Retail

How To Introduce The World To AI-Assisted Cooking

The wonders of AI  and learning algorithms are often touted at length in the payments and commerce industry. With the transformative power of smart machines, the pitch goes, commerce can be faster, safer, smoother, more individualized and easier for everyone involved.

Still, there are some limits on what we think smart technology can do. The increasing population of people who own smart speakers, for example, have learned to make a wider variety of meals with an assist from Alexa or Google’s Assistant pulling up recipes in their kitchens. But there are very few people who expect that, past serving up the instructions, smart AI can help make anyone a better cook.

Well, at least there are very few people with that expectation today — the Danish team behind Ztove are hoping very much to change that perception in the future with a smart cook system designed to free the culinary genius hiding within each of us.

Ztove is the brainchild of Danish inventor and technologist Peter Favrholdt, who happened to also have a passion for cooking. The early days of designing the smart cooking system, he says, weren’t an attempt to make a commercial product. He was just looking for a way to prepare better food with less overall effort for his family. It is a story that comes up a lot in kitchen innovation — InstantPot has a similar origin story.

The system is essentially a three-part offering designed to allow better cooking by making it much, much easier to precisely control and maintain heating on a stovetop.  To make that happen, the Ztove system connects a Bluetooth pan, an induction cooktop, and an app to orchestrate the cooking process. There are a few options for the pan, according to Favrholdt, including two intelligent pans and a large saucepan — as well as three different cooktops. On the cooktop side, consumers can choose between two models that are meant to be built into the countertop and one that can stand apart.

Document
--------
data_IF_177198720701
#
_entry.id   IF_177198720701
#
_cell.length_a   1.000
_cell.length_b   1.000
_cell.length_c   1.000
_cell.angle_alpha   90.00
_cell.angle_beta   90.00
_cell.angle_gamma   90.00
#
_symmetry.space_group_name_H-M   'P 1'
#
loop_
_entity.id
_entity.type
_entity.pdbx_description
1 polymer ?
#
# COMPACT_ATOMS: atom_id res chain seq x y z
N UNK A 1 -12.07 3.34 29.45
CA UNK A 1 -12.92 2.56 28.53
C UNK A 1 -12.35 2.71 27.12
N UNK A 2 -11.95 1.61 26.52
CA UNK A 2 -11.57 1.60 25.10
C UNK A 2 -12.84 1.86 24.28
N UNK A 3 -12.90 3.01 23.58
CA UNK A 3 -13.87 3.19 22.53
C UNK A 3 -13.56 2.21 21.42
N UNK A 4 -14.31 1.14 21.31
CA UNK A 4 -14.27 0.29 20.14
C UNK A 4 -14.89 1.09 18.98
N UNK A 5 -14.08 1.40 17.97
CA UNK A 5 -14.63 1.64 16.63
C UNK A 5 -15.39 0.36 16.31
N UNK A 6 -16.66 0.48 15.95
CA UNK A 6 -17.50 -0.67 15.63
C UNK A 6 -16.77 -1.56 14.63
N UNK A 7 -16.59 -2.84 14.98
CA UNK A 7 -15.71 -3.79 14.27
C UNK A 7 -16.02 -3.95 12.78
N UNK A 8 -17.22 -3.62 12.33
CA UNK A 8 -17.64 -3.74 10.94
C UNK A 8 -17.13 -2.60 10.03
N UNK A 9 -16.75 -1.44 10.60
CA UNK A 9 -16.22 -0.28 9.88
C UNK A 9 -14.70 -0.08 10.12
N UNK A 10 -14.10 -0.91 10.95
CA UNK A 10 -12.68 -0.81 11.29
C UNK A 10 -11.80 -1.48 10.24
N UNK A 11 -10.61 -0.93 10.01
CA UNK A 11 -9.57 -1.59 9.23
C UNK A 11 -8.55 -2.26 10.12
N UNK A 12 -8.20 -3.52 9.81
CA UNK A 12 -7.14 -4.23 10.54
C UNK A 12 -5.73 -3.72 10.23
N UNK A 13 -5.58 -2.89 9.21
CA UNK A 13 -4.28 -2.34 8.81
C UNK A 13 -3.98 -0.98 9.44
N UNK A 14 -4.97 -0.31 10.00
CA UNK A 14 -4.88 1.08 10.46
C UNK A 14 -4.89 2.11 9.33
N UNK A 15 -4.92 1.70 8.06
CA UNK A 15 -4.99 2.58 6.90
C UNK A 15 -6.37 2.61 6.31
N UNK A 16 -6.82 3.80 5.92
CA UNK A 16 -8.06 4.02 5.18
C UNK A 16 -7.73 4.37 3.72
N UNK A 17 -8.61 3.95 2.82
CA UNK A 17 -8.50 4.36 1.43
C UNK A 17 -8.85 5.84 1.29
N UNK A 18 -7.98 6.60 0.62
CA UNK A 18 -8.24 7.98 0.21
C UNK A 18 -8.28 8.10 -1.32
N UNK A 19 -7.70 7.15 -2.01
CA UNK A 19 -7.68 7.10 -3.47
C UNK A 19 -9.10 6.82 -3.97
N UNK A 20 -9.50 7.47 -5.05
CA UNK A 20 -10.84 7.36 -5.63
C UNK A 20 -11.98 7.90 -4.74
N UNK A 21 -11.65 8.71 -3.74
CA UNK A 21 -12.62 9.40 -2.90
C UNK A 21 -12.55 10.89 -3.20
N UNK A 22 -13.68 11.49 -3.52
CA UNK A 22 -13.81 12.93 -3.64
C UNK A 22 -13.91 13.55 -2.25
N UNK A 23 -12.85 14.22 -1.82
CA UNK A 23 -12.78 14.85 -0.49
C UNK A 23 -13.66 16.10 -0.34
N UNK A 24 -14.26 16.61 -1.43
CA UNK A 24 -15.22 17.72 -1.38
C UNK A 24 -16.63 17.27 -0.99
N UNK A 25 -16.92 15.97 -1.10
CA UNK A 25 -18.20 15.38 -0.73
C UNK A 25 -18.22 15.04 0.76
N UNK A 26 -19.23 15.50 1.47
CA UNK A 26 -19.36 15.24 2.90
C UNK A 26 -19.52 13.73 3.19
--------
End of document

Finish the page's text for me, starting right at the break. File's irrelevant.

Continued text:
“For home use, most people want built-in smart induction cooktops,” he wrote. “Ztove currently has two models — a “normal” 24 inches and a “wide” 31 inches model, both with four cooking zones but having different width and arrangement of the burners.”

Ztove, to date, is a relatively small operation — though it has come quite far since its early days of showing off its prototype at industry shows a mere three years ago. After winning an industry competition, according to Favrholdt, the firm was able to pick up a few grants in its home country and enroll in the the Odense Robotics Startup Hub — an accelerator program for early startups in the field of robotics. After an infusion of funds in a 2018 seed round, the firm was able to both find a manufacturer for its parts and open a small factory in Denmark to do final assembly on the units.

Its retail footprint is still relatively small and largely confined to its home nation, as it only started shipping goods directly to consumers earlier this year — and mostly to early backers.  More recently, Ztove started shipping its product through retail with Danish retailer Skousen and also through Denmark’s largest online retailer WhiteAway.

But the vision is bigger, and the goal is to bring the Ztove smart stove suite of good to the broader European market in the very near future.  The firm recently got some support in that regard, care of an unspecified investment from Odense, a Denmark-based company that specializes in robotics.

“Odense has a long tradition in robotics, especially the kind that collaborate closely with humans,” Favrholdt told The Spoon. “I see Ztove in this sense.”

New funds in hand, Ztove has relocated itself into a larger office space, upped its inventory and manufacturing plans and started bulking up its employee roster in anticipation of its upcoming planned European expansion.

“We’ve been able to hire new employees: marketing, engineering and software developers,” said Favrholdt.

The goal, he noted, is simple — bring the product and what it can do into more consumers’ homes, and let the improvements it can make to the cooking experience speak for themselves.  There are few consumers, he noted, that like fussing over a pan or to constantly be stirring to manually even out temperature. A pan that does its own thinking — and learns over time how to make a better crepe?  It is something Favrholdt thinks will ultimately sell itself when the option is presented.

 

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